Myocontrol holds great promise because it has the potential to provide flexible and accurate prosthetic control that approaches the quality of normal movement. Speed and accuracy are important factors to consider when applying myoelectric signals to external devices. Fitts's law can be used to assess the speed-accuracy trade-off. We hypothesized that speed is affected not only by accuracy as prescribed by Fitts's law, but also by target distances independent of target size. A total of 12 healthy adult subjects were studied. Subjects controlled the vertical movement of a computer cursor by contracting their dominant first dorsal interosseus muscle to reach targets as quickly as possible. We manipulated twenty-five different target distances in order to obtain five indices of difficulty, as defined by Fitts's law, combined with five target widths. We tested the relationship between movement time and the index of difficulty as predicted by Fitts's law among different combinations of target distance and widths. Results showed a significant linear regression for all conditions, with the exception of a significantly longer movement time than predicted for targets close to the start point. Movements to these targets showed significantly higher relative variance during stabilization, higher overshoot, and lower success. Therefore, we found that with comparable index of difficulty, small distance movements had a higher variability, slower movement, and higher rates of error compared to larger distance movements. Our results are consistent with our hypothesis that low muscle activation required for short distances results in higher variability and low controllability in reaching the target as required by the task demand. Neurophysiological mechanisms underlying the violation of the Fitts's law relationship are discussed. These results have significance for myocontrol applications, and we suggest that such applications require control signals with sufficient recruitment to reduce variability at lower levels of muscle activation.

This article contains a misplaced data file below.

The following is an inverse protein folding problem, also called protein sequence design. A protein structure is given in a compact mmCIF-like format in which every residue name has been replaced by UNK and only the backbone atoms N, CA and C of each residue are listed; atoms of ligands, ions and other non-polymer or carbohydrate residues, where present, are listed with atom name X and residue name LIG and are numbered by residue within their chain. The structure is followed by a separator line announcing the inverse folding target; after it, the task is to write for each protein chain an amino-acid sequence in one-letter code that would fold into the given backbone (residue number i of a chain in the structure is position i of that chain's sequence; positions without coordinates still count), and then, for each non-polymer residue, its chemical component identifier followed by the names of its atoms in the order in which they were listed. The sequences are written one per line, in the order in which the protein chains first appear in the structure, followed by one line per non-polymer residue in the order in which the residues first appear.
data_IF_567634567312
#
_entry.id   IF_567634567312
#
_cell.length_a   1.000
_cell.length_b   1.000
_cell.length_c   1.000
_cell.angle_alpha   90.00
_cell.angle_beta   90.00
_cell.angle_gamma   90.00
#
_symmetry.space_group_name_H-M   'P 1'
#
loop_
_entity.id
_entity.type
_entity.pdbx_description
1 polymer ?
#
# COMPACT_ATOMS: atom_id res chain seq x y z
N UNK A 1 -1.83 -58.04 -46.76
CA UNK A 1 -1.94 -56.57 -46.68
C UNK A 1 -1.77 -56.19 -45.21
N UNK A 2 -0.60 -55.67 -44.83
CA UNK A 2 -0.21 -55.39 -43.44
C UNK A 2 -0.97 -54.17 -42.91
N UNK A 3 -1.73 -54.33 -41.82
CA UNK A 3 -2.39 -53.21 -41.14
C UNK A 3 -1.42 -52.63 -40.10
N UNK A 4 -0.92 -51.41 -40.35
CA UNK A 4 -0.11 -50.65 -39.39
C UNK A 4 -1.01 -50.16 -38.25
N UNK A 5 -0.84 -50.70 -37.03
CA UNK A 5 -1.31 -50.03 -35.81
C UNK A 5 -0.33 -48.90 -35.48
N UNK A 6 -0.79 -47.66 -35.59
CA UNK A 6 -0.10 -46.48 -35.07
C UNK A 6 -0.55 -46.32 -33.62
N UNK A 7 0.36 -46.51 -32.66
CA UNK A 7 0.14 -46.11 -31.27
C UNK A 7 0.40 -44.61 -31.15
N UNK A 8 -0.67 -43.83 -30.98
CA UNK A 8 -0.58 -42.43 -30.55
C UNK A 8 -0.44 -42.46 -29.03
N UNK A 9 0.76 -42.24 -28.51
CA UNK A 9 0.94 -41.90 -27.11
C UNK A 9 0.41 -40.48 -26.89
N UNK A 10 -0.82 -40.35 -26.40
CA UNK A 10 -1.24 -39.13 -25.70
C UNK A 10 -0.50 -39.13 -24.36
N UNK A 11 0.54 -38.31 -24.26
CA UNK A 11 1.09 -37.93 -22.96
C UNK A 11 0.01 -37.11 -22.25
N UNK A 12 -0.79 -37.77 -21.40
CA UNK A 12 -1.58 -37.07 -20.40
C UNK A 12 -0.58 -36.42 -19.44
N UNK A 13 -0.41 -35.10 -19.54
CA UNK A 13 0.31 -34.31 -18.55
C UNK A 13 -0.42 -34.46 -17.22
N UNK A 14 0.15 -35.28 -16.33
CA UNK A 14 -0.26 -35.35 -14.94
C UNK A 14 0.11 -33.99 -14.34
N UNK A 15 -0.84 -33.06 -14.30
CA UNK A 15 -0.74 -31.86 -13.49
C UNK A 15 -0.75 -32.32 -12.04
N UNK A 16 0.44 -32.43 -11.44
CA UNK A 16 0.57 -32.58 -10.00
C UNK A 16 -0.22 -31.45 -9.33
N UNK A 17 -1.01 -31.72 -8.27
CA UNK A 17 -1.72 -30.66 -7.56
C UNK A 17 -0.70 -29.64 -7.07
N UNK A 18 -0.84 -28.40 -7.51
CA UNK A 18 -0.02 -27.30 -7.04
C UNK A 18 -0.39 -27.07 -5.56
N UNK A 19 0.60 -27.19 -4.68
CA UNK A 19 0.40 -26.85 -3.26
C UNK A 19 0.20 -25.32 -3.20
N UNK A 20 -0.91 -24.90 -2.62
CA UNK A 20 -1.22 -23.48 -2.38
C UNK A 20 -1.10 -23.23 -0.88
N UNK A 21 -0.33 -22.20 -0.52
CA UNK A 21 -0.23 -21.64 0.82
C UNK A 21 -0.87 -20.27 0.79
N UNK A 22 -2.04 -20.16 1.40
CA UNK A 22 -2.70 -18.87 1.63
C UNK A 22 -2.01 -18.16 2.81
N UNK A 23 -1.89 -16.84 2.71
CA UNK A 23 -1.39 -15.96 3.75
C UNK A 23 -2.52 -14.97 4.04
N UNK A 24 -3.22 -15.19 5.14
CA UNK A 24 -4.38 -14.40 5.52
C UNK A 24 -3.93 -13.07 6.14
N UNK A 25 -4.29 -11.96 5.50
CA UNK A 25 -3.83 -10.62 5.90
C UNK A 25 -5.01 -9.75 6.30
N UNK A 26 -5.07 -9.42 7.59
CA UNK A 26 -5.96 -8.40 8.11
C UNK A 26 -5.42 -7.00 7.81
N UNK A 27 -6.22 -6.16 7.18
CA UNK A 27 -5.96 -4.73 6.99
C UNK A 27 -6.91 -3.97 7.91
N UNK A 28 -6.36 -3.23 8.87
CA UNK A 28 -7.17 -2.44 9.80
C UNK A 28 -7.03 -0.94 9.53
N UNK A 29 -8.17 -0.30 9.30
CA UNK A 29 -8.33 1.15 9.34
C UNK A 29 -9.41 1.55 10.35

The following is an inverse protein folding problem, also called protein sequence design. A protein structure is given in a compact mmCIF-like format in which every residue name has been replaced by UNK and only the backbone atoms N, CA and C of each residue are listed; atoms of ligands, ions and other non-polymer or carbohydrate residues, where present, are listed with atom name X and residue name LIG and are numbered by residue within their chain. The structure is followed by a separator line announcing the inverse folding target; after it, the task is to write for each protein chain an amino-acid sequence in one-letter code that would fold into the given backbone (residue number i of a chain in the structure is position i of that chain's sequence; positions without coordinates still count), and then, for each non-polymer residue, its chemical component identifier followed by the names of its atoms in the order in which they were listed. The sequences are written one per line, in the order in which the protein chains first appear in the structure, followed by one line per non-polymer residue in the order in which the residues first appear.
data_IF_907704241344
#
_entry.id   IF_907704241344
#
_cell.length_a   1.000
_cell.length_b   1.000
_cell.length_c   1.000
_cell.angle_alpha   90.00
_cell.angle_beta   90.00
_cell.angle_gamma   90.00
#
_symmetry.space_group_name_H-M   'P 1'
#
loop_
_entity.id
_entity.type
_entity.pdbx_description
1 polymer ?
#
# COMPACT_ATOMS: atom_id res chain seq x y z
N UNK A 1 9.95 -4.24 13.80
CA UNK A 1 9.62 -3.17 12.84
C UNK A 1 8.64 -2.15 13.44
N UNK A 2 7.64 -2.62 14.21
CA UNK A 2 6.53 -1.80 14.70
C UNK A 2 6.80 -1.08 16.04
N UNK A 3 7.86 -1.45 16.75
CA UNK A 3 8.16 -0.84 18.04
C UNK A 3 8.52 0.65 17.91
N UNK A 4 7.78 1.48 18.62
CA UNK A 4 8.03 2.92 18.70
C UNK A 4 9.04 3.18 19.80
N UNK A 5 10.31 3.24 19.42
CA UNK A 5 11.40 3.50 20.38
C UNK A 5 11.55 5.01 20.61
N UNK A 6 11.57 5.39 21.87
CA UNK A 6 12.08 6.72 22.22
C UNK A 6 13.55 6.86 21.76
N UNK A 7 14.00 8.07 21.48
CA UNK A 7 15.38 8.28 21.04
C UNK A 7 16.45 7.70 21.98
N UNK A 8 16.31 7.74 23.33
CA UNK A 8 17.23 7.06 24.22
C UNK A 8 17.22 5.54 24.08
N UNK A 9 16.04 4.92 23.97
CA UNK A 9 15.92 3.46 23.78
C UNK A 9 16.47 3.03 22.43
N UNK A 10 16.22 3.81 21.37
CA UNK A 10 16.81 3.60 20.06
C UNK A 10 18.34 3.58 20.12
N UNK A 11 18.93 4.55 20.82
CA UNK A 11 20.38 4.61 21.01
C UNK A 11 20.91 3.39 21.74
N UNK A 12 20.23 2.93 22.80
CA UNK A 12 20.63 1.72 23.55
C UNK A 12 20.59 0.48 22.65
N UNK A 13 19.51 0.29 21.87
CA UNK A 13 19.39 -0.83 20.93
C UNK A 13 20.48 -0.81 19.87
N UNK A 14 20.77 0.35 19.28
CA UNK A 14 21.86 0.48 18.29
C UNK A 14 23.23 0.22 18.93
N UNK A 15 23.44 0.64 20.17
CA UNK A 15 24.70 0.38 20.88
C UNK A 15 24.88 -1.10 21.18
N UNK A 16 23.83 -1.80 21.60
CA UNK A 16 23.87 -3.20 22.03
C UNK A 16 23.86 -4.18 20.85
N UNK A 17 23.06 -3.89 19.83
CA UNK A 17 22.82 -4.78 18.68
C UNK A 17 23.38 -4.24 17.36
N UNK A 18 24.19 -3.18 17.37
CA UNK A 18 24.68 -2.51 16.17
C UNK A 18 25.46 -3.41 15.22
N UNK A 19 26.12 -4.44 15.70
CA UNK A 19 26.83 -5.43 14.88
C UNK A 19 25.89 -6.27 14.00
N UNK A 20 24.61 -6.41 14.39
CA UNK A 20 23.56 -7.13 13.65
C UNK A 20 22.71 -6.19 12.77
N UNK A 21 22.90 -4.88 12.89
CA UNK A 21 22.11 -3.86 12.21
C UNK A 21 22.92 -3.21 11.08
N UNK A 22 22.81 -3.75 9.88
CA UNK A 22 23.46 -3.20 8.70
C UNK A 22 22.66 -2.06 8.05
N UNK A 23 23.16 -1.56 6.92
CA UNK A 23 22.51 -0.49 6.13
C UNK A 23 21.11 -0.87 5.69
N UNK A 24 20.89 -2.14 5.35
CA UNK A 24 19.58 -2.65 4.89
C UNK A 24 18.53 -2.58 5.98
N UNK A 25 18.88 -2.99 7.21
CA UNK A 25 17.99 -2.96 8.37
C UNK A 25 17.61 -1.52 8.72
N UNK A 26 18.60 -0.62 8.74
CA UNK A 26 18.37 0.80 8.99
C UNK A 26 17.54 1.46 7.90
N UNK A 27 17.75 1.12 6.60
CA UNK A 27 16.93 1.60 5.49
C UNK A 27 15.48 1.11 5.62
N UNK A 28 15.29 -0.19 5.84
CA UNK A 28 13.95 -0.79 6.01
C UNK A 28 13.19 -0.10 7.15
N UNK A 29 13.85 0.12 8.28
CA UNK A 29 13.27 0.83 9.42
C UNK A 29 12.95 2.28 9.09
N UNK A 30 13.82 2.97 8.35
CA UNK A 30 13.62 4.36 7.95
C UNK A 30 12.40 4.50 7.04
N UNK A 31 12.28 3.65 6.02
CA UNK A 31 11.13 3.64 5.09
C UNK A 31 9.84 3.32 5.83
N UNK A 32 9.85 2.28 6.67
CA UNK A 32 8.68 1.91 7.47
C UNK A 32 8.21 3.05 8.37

Effect of target distance on controllability for myocontrol

Bertucco, Matteo;
2020-01-01

Abstract

Myocontrol holds great promise because it has the potential to provide flexible and accurate prosthetic control that approaches the quality of normal movement. Speed and accuracy are important factors to consider when applying myoelectric signals to external devices. Fitts's law can be used to assess the speed-accuracy trade-off. We hypothesized that speed is affected not only by accuracy as prescribed by Fitts's law, but also by target distances independent of target size. A total of 12 healthy adult subjects were studied. Subjects controlled the vertical movement of a computer cursor by contracting their dominant first dorsal interosseus muscle to reach targets as quickly as possible. We manipulated twenty-five different target distances in order to obtain five indices of difficulty, as defined by Fitts's law, combined with five target widths. We tested the relationship between movement time and the index of difficulty as predicted by Fitts's law among different combinations of target distance and widths. Results showed a significant linear regression for all conditions, with the exception of a significantly longer movement time than predicted for targets close to the start point. Movements to these targets showed significantly higher relative variance during stabilization, higher overshoot, and lower success. Therefore, we found that with comparable index of difficulty, small distance movements had a higher variability, slower movement, and higher rates of error compared to larger distance movements. Our results are consistent with our hypothesis that low muscle activation required for short distances results in higher variability and low controllability in reaching the target as required by the task demand. Neurophysiological mechanisms underlying the violation of the Fitts's law relationship are discussed. These results have significance for myocontrol applications, and we suggest that such applications require control signals with sufficient recruitment to reduce variability at lower levels of muscle activation.
Fitts's law
Electromyography
Myoelectric control
Motor unit variability
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Utilizza questo identificativo per citare o creare un link a questo documento: https://hdl.handle.net/11562/1041028
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